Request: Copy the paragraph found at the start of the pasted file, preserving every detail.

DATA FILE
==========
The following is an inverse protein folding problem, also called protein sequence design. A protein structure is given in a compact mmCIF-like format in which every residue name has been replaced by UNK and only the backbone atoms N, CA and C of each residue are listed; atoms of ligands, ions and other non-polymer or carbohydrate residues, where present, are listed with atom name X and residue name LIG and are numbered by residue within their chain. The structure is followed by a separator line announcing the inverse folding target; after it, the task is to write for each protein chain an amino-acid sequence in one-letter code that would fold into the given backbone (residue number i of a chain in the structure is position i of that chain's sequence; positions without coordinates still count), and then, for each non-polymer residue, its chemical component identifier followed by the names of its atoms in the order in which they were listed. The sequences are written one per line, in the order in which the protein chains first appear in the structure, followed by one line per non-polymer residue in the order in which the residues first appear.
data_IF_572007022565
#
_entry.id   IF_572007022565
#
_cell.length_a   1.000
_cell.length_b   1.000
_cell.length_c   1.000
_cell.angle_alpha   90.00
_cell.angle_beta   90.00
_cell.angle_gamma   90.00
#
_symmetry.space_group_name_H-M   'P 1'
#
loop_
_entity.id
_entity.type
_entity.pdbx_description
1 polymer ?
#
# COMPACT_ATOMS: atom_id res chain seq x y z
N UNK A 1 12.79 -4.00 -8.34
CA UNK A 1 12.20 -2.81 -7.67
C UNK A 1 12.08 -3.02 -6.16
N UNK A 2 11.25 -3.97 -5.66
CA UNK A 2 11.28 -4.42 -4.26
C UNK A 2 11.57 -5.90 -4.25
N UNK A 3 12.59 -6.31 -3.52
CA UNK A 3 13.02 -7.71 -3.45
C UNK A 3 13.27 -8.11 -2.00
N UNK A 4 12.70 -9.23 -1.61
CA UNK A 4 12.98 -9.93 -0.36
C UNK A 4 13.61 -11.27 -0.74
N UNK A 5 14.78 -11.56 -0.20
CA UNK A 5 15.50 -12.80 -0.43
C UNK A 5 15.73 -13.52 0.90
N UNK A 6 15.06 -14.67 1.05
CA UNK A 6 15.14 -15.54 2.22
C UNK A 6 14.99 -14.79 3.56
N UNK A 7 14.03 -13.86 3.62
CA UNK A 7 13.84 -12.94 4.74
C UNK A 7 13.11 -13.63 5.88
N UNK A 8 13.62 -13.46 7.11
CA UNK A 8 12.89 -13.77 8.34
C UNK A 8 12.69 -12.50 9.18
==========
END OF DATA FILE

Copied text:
The following is an inverse protein folding problem, also called protein sequence design. A protein structure is given in a compact mmCIF-like format in which every residue name has been replaced by UNK and only the backbone atoms N, CA and C of each residue are listed; atoms of ligands, ions and other non-polymer or carbohydrate residues, where present, are listed with atom name X and residue name LIG and are numbered by residue within their chain. The structure is followed by a separator line announcing the inverse folding target; after it, the task is to write for each protein chain an amino-acid sequence in one-letter code that would fold into the given backbone (residue number i of a chain in the structure is position i of that chain's sequence; positions without coordinates still count), and then, for each non-polymer residue, its chemical component identifier followed by the names of its atoms in the order in which they were listed. The sequences are written one per line, in the order in which the protein chains first appear in the structure, followed by one line per non-polymer residue in the order in which the residues first appear.